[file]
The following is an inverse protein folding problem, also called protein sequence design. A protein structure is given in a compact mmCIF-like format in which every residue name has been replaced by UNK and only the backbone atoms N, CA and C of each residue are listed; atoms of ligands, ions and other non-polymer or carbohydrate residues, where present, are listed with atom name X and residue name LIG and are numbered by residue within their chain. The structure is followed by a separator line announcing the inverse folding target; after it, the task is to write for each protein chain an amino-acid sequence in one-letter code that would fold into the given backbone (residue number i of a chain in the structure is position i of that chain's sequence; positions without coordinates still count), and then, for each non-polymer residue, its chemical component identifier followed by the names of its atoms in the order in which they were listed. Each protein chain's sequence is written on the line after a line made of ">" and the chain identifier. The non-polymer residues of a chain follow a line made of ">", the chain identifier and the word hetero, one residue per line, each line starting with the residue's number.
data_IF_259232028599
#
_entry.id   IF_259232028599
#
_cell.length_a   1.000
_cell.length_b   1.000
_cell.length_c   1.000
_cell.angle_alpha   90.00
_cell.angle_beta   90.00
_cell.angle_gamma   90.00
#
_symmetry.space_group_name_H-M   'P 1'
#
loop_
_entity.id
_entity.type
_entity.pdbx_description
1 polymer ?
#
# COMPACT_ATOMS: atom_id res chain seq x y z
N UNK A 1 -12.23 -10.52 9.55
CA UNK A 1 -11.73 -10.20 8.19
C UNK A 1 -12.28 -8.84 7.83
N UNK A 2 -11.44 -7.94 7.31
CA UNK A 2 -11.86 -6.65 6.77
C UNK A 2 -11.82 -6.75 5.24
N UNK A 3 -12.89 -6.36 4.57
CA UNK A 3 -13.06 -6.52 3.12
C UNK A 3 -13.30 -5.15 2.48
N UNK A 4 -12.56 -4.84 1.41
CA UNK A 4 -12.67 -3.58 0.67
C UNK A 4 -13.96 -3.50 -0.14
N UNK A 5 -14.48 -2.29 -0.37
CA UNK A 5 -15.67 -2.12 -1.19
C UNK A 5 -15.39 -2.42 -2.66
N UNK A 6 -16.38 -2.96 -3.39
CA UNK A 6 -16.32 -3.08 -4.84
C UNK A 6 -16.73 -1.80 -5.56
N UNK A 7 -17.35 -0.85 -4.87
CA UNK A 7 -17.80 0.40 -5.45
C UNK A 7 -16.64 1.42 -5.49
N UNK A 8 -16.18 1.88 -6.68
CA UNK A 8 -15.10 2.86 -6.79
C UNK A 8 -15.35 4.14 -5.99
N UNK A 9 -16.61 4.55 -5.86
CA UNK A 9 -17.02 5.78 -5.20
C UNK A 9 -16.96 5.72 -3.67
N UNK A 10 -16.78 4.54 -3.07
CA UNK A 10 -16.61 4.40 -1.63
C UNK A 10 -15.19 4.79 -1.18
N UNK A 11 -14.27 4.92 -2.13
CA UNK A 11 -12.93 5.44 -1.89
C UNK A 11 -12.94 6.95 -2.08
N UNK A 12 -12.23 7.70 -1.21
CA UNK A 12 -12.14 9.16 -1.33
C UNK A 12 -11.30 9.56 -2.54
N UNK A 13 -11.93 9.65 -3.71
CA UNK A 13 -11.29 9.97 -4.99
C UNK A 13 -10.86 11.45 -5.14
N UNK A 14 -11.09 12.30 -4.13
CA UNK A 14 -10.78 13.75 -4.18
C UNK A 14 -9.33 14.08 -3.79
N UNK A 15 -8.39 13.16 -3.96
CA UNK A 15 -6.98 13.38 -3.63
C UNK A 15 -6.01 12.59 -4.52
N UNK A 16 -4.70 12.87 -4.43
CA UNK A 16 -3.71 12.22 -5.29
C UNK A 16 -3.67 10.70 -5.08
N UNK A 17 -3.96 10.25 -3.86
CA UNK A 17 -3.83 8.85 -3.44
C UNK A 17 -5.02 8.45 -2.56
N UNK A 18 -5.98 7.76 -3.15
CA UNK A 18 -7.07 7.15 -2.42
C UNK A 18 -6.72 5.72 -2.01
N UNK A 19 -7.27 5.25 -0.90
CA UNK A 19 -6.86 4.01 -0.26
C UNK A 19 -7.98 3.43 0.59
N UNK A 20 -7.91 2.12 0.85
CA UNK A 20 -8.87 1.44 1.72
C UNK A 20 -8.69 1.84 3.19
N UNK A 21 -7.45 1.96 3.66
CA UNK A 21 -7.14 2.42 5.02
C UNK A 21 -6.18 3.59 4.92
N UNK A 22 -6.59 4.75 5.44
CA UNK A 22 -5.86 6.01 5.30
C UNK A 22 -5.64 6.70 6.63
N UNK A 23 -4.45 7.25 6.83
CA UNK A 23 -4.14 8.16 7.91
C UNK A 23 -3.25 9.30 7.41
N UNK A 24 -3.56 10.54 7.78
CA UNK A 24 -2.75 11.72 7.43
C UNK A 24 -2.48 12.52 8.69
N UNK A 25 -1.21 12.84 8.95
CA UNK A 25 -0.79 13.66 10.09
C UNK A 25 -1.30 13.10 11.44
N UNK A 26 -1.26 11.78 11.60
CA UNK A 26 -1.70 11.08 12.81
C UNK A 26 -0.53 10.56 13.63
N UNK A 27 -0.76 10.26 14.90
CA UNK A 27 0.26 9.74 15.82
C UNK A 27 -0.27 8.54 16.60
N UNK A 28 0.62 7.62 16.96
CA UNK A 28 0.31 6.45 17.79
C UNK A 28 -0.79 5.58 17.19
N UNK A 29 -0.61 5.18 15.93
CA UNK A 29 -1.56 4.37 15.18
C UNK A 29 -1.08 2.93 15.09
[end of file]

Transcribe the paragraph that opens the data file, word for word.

The following is an inverse protein folding problem, also called protein sequence design. A protein structure is given in a compact mmCIF-like format in which every residue name has been replaced by UNK and only the backbone atoms N, CA and C of each residue are listed; atoms of ligands, ions and other non-polymer or carbohydrate residues, where present, are listed with atom name X and residue name LIG and are numbered by residue within their chain. The structure is followed by a separator line announcing the inverse folding target; after it, the task is to write for each protein chain an amino-acid sequence in one-letter code that would fold into the given backbone (residue number i of a chain in the structure is position i of that chain's sequence; positions without coordinates still count), and then, for each non-polymer residue, its chemical component identifier followed by the names of its atoms in the order in which they were listed. Each protein chain's sequence is written on the line after a line made of ">" and the chain identifier. The non-polymer residues of a chain follow a line made of ">", the chain identifier and the word hetero, one residue per line, each line starting with the residue's number.